The Monetary Policy Committee of the Central Bank of Nigeria has raised the benchmark interest rate from 15.5 to 16.5 per cent in order to rein in inflation and maintain economic stability.
Speaking at the end of a two-day Monetary Policy Committee meeting on Tuesday in Abuja, the CBN Governor, Godwin Emefiele, said the committee voted to raise the rate to 16.5 per cent while retaining the asymmetric corridor of +100/-700 basis points around the benchmark interest rate, also known as the monetary policy rate.
He said the MPC also voted to retain the cash reserve ratio at 32.5 per cent and the liquidity ratio at 30 per cent.
“The Committee’s choices were on whether to further hike rates or pause for the impact of the last three rate hikes to continue to feed through the economy. At this MPC, therefore, the options considered were primarily to hold or further tighten the policy rate. The option to loosen was not considered as this would gravely undermine the gains of the last three rate hikes,” Emefiele said.
This was the fourth time the committee would be raising the benchmark interest rate since May when the rate was moved upwards from 11.5 to 13 per cent. The rate has since increased to 14 per cent in July, 15.5 per cent in September, and to 16.5 per cent in November.
“At this meeting, the MPC was concerned that the global inflationary pressures have continued to trend higher and financial markets were also facing challenges. It observed that this was indeed the trend in Nigeria, with inflation attaining 21.09 per cent in October, 2022,” he said.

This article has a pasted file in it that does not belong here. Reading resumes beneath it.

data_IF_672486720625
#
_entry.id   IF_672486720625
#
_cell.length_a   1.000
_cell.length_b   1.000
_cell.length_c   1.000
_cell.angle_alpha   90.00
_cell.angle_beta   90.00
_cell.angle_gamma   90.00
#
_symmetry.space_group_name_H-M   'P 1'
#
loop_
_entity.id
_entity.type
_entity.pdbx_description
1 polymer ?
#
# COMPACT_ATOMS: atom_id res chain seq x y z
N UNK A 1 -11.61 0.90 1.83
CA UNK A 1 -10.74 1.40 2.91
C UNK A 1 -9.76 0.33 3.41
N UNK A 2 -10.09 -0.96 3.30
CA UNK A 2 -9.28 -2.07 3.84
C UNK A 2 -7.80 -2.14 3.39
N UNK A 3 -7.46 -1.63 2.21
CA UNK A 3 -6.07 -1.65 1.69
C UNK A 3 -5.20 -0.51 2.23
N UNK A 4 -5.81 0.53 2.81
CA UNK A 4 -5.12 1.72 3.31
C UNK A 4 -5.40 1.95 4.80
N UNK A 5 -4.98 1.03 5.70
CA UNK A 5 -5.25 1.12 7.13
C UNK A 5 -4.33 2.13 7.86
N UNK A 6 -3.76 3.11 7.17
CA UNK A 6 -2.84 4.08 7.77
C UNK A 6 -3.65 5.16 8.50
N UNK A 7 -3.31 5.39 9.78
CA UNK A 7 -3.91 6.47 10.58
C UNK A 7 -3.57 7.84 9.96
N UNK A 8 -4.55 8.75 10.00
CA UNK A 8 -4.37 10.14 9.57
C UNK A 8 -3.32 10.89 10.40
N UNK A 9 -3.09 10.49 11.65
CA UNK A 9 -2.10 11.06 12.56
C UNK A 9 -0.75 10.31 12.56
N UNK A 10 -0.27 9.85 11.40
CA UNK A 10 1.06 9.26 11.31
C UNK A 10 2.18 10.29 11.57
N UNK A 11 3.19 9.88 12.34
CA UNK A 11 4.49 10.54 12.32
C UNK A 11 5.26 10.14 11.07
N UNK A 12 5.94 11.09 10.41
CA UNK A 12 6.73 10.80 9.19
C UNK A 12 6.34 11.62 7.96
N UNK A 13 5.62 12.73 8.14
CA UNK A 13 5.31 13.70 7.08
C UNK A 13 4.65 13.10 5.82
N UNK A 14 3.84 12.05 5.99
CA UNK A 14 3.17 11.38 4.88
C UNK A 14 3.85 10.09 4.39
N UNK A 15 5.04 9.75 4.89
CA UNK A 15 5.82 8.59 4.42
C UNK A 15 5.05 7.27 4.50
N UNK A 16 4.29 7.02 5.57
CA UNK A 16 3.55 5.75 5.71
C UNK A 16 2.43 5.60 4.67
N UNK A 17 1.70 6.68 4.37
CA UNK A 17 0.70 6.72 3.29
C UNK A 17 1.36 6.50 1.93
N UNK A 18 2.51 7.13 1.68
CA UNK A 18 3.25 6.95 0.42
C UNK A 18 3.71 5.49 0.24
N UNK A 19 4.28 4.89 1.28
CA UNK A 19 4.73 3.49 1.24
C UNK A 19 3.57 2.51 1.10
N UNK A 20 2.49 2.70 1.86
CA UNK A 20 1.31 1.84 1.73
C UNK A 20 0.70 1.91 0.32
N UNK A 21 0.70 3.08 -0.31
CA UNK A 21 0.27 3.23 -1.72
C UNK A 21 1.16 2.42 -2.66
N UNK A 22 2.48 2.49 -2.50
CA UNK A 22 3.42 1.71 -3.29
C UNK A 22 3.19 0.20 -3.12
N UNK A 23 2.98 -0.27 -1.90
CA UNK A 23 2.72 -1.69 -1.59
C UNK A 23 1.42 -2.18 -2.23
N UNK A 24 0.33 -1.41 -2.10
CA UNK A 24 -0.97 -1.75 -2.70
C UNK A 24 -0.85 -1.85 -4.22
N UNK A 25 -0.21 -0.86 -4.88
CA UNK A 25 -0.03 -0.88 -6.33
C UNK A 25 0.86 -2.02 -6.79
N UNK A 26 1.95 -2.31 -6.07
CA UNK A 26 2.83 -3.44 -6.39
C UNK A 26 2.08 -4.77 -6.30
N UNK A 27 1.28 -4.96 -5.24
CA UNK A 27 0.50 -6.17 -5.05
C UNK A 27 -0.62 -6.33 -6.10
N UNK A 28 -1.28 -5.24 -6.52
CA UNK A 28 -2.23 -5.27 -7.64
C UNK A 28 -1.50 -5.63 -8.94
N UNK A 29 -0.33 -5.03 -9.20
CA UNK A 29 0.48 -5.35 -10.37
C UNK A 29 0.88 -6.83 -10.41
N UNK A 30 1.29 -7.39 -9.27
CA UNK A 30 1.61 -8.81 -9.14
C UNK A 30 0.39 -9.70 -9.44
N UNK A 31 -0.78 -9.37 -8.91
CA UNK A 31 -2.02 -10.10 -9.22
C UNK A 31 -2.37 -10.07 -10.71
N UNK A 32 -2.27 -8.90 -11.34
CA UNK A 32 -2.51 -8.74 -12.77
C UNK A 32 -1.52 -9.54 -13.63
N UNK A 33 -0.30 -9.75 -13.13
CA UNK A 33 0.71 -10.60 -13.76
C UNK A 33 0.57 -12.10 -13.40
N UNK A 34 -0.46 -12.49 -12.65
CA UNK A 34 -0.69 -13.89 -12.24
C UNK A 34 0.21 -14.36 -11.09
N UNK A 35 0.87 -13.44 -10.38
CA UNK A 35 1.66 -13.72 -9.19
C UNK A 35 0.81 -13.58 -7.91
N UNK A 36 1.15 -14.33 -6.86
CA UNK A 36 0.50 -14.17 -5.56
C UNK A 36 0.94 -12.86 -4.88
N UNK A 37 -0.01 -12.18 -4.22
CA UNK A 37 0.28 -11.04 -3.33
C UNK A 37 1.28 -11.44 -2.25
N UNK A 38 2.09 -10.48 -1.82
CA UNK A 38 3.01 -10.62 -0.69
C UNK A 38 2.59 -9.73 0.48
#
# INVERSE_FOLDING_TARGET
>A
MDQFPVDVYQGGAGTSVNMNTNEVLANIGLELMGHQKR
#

Inflation has risen from 15.92 pr cent in March to 21.09 per cent in October, due to cost of production, demand and external factors.
Manufacturers’ N5.1tn debt
Operators in the nation’s manufacturing sector saw their combined debts to Nigerian banks rise from N4.09tn in December 2021 to N5.1tn in September 2022, according to the CBN’s Sectoral Analysis of Deposit Money Banks’ Credit.
This showed that they borrowed the sum of N1.01tn between December 2021 and September 2022.
With the increase in debts, stakeholders have maintained that the current double-digit lending rate was unfavourable as it had a direct impact on the cost of production and the competitiveness of the sector.
Members of the organised private sector and economists have however reacted to the MPC’s interest rate hike, saying it will lead to production shutdowns and higher bad loans.
The former President of the National Association of Small Medium Enterprises, Mr Degun Agboade, said the association was complaining about the old rate before the current hike.
“We are in a worse situation. Nothing has improved in terms of infrastructure. In fact, the infrastructure is getting worse. You can’t move on the roads; diesel price has moved up, and there are a whole lot of problems. In the midst of that, you still raised the interest rate? That is adding insult to injury.”
A professor of Economics at Covenant University, Ota, Jonathan Aremu, said the decision of CBN’s MPC reflected an economic theory that stated that for an economy to remain robust, the quantity of money in circulation must reflect the volume of production and consequently the volume of trade/transactions.
In a recent interview, the Deputy-President of the Lagos Chamber of Commerce and Industry, Dr Gabriel Idahosa, had criticised the MPC’s rate hikes.
Idahosa said, “Our own economy cannot stand this kind of rate hikes, where you have unemployment and inflation. Manufacturers are not able to cope with current interest rates because of the cost of production. Diesel alone is sending many of them out of business. If you now add a high-interest rate, it’s not good for businesses that are already suffering from those other issues of inflation and power supply. They are supposed to do it on paper because the monetary policy says if you have inflation, you should increase interest rates.”